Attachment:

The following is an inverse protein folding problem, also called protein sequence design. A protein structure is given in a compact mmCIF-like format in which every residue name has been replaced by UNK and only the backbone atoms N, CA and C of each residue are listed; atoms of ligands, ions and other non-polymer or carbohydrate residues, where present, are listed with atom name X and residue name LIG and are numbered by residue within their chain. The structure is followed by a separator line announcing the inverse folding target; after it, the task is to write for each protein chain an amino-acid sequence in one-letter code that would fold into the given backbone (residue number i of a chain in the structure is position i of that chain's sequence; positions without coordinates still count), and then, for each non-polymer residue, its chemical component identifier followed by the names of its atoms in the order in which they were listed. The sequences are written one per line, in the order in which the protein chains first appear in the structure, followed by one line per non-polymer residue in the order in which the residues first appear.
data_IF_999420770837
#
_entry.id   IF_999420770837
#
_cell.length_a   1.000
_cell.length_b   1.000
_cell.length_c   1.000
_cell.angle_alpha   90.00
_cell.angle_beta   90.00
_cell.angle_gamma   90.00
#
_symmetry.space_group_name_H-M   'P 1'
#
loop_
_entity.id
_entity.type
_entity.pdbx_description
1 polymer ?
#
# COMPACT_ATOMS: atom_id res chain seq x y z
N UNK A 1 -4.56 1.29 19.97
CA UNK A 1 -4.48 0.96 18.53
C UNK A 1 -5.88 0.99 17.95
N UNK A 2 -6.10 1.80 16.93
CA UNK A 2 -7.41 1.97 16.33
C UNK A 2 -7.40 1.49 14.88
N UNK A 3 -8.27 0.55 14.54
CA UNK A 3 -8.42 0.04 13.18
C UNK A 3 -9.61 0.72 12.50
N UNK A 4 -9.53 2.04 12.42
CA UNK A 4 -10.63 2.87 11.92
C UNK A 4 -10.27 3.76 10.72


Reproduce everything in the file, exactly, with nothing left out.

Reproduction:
The following is an inverse protein folding problem, also called protein sequence design. A protein structure is given in a compact mmCIF-like format in which every residue name has been replaced by UNK and only the backbone atoms N, CA and C of each residue are listed; atoms of ligands, ions and other non-polymer or carbohydrate residues, where present, are listed with atom name X and residue name LIG and are numbered by residue within their chain. The structure is followed by a separator line announcing the inverse folding target; after it, the task is to write for each protein chain an amino-acid sequence in one-letter code that would fold into the given backbone (residue number i of a chain in the structure is position i of that chain's sequence; positions without coordinates still count), and then, for each non-polymer residue, its chemical component identifier followed by the names of its atoms in the order in which they were listed. The sequences are written one per line, in the order in which the protein chains first appear in the structure, followed by one line per non-polymer residue in the order in which the residues first appear.
data_IF_999420770837
#
_entry.id   IF_999420770837
#
_cell.length_a   1.000
_cell.length_b   1.000
_cell.length_c   1.000
_cell.angle_alpha   90.00
_cell.angle_beta   90.00
_cell.angle_gamma   90.00
#
_symmetry.space_group_name_H-M   'P 1'
#
loop_
_entity.id
_entity.type
_entity.pdbx_description
1 polymer ?
#
# COMPACT_ATOMS: atom_id res chain seq x y z
N UNK A 1 -4.56 1.29 19.97
CA UNK A 1 -4.48 0.96 18.53
C UNK A 1 -5.88 0.99 17.95
N UNK A 2 -6.10 1.80 16.93
CA UNK A 2 -7.41 1.97 16.33
C UNK A 2 -7.40 1.49 14.88
N UNK A 3 -8.27 0.55 14.54
CA UNK A 3 -8.42 0.04 13.18
C UNK A 3 -9.61 0.72 12.50
N UNK A 4 -9.53 2.04 12.42
CA UNK A 4 -10.63 2.87 11.92
C UNK A 4 -10.27 3.76 10.72